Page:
Carbon – the connection between the atmosphere, soil, and plants

Eddie Smit, Tercia Strydom, and Prof Johan van Tol testing the hydrophobicity of soils directly after an experimental fire.

The main driving force behind climate change is the emission of greenhouse gases through human activities, says Prof Linus Franke, Associate Professor and Head of the Department of Soil, Crop and Climate Sciences at the University of the Free State. “Carbon dioxide is the biggest culprit, accounting for 72% of the global warming effect, followed by methane and nitrous oxide.” 

Too much carbon in the atmosphere
Human activities are the main driver of climate change, mainly by burning fossil fuels such as coal, gas, and oil, with the energy sector, industries, transport, buildings, and agriculture as the biggest emitters of greenhouse gases. 

According to the United Nations, the burning of these fossil fuels generates greenhouse gas emissions that wrap around the earth like a blanket, trapping the heat of the sun and resulting in raised temperatures. According to Prof Franke, it is important to mitigate climate change and prevent a global temperature rise of more than 1,5 degrees Celsius. According to the Intergovernmental Panel on Climate Change (IPCC), we are looking at a temperature increase of around four degrees Celsius by the end of this century, if there are no drastic changes.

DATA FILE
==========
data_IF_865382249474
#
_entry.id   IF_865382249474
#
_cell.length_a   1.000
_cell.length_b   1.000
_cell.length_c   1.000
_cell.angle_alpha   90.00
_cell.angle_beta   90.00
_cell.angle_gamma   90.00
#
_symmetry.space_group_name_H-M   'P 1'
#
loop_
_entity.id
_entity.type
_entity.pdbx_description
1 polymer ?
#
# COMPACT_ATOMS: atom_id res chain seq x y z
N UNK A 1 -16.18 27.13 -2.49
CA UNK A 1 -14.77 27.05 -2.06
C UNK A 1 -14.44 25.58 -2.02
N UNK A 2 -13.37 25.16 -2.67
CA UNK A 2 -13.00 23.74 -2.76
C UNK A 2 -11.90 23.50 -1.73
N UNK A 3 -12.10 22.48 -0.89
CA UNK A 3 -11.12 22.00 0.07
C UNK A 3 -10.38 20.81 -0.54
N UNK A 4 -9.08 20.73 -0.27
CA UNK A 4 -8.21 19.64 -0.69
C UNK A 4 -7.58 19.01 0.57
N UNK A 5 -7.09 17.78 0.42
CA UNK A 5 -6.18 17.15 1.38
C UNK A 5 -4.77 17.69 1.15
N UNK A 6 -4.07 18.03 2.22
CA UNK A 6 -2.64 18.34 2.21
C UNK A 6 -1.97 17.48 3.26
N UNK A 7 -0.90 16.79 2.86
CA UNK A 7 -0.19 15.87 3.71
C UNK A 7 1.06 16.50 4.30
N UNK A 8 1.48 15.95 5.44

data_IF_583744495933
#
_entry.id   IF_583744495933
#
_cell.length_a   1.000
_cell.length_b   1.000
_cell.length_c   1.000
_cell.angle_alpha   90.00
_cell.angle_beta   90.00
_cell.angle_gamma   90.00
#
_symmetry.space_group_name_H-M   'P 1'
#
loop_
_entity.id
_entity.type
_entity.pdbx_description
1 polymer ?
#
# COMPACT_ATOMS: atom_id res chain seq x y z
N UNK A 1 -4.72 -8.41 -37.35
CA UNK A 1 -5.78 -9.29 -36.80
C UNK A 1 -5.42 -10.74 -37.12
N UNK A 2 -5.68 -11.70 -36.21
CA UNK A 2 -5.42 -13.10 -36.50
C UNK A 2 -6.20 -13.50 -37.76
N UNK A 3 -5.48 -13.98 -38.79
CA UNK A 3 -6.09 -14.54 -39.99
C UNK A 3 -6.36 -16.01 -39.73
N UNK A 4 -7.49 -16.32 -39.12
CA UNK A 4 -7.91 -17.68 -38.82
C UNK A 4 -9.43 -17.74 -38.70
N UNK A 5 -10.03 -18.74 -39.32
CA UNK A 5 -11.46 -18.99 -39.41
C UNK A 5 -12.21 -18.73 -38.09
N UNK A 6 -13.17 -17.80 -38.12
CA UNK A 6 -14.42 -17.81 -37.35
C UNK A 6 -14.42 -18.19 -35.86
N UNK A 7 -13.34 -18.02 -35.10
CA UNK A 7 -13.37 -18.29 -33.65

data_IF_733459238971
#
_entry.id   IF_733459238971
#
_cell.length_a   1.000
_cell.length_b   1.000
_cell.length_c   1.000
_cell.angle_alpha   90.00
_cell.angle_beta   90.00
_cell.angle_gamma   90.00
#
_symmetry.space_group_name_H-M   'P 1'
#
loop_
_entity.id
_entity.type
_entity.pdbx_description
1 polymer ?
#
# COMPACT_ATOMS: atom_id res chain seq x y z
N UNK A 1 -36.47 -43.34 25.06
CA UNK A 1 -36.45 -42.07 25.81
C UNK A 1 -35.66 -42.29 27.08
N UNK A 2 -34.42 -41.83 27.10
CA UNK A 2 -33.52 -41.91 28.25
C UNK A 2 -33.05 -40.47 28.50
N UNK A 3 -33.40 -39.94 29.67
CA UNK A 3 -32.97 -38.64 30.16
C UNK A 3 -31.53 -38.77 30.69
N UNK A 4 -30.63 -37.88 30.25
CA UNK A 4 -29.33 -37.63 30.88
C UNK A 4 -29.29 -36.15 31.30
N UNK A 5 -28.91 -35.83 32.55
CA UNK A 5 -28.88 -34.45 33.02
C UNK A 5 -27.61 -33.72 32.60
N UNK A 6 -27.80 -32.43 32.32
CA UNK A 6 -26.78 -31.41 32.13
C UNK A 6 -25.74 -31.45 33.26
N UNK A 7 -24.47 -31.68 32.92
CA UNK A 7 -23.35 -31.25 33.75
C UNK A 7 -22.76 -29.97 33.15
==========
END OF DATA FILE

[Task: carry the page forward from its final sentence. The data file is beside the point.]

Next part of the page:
With an increase in global warming, we are expecting more disturbances in weather patterns, resulting in further extreme weather conditions such as droughts, floods, and extremely cold/hot conditions. Annually, millions of people lose their lives, livelihoods, and homes due to the effects of global warming.
“The latter has been predicted for a long time, but today it is a common phenomenon. Twenty years ago, climate change was about analysing trends in data sets. Today, to observe climate change, one can just look out of the window. In the past 10 years, climate change has become a reality,” says Prof Franke. 
Although carbon dioxide is one of the biggest contributors to global warming, it has an important role to play in soil health. 

Read more from the ufs website


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